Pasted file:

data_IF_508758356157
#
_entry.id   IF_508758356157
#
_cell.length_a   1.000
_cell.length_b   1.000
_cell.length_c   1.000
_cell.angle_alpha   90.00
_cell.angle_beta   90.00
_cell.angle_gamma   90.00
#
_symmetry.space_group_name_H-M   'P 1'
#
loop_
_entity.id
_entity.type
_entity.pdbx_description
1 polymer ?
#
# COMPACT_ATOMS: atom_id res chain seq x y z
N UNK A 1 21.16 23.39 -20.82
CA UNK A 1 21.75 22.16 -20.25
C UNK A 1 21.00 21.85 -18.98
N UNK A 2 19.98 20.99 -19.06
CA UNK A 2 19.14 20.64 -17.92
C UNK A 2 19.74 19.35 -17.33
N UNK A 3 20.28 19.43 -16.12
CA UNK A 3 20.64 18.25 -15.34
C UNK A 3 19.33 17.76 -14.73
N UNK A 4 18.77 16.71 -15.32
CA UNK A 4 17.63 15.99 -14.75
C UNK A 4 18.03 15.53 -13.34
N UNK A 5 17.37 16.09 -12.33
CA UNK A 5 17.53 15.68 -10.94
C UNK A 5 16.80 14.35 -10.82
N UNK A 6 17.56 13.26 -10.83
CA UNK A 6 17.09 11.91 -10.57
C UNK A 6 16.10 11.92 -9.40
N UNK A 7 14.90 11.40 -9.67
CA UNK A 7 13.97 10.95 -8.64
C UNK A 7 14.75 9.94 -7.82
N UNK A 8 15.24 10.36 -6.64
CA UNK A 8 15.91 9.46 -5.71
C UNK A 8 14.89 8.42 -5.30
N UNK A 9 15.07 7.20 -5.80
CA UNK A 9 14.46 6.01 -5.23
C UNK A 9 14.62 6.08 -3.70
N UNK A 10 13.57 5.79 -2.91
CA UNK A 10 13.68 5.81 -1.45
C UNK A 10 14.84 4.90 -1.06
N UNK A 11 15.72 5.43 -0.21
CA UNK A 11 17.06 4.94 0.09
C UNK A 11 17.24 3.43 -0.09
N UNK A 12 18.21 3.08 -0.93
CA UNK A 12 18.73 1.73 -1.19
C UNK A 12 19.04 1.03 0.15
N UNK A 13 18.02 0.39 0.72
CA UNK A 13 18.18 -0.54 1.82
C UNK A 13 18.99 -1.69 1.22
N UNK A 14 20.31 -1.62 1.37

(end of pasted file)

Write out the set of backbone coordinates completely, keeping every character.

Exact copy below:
data_IF_508758356157
#
_entry.id   IF_508758356157
#
_cell.length_a   1.000
_cell.length_b   1.000
_cell.length_c   1.000
_cell.angle_alpha   90.00
_cell.angle_beta   90.00
_cell.angle_gamma   90.00
#
_symmetry.space_group_name_H-M   'P 1'
#
loop_
_entity.id
_entity.type
_entity.pdbx_description
1 polymer ?
#
# COMPACT_ATOMS: atom_id res chain seq x y z
N UNK A 1 21.16 23.39 -20.82
CA UNK A 1 21.75 22.16 -20.25
C UNK A 1 21.00 21.85 -18.98
N UNK A 2 19.98 20.99 -19.06
CA UNK A 2 19.14 20.64 -17.92
C UNK A 2 19.74 19.35 -17.33
N UNK A 3 20.28 19.43 -16.12
CA UNK A 3 20.64 18.25 -15.34
C UNK A 3 19.33 17.76 -14.73
N UNK A 4 18.77 16.71 -15.32
CA UNK A 4 17.63 15.99 -14.75
C UNK A 4 18.03 15.53 -13.34
N UNK A 5 17.37 16.09 -12.33
CA UNK A 5 17.53 15.68 -10.94
C UNK A 5 16.80 14.35 -10.82
N UNK A 6 17.56 13.26 -10.83
CA UNK A 6 17.09 11.91 -10.57
C UNK A 6 16.10 11.92 -9.40
N UNK A 7 14.90 11.40 -9.67
CA UNK A 7 13.97 10.95 -8.64
C UNK A 7 14.75 9.94 -7.82
N UNK A 8 15.24 10.36 -6.64
CA UNK A 8 15.91 9.46 -5.71
C UNK A 8 14.89 8.42 -5.30
N UNK A 9 15.07 7.20 -5.80
CA UNK A 9 14.46 6.01 -5.23
C UNK A 9 14.62 6.08 -3.70
N UNK A 10 13.57 5.79 -2.91
CA UNK A 10 13.68 5.81 -1.45
C UNK A 10 14.84 4.90 -1.06
N UNK A 11 15.72 5.43 -0.21
CA UNK A 11 17.06 4.94 0.09
C UNK A 11 17.24 3.43 -0.09
N UNK A 12 18.21 3.08 -0.93
CA UNK A 12 18.73 1.73 -1.19
C UNK A 12 19.04 1.03 0.15
N UNK A 13 18.02 0.39 0.72
CA UNK A 13 18.18 -0.54 1.82
C UNK A 13 18.99 -1.69 1.22
N UNK A 14 20.31 -1.62 1.37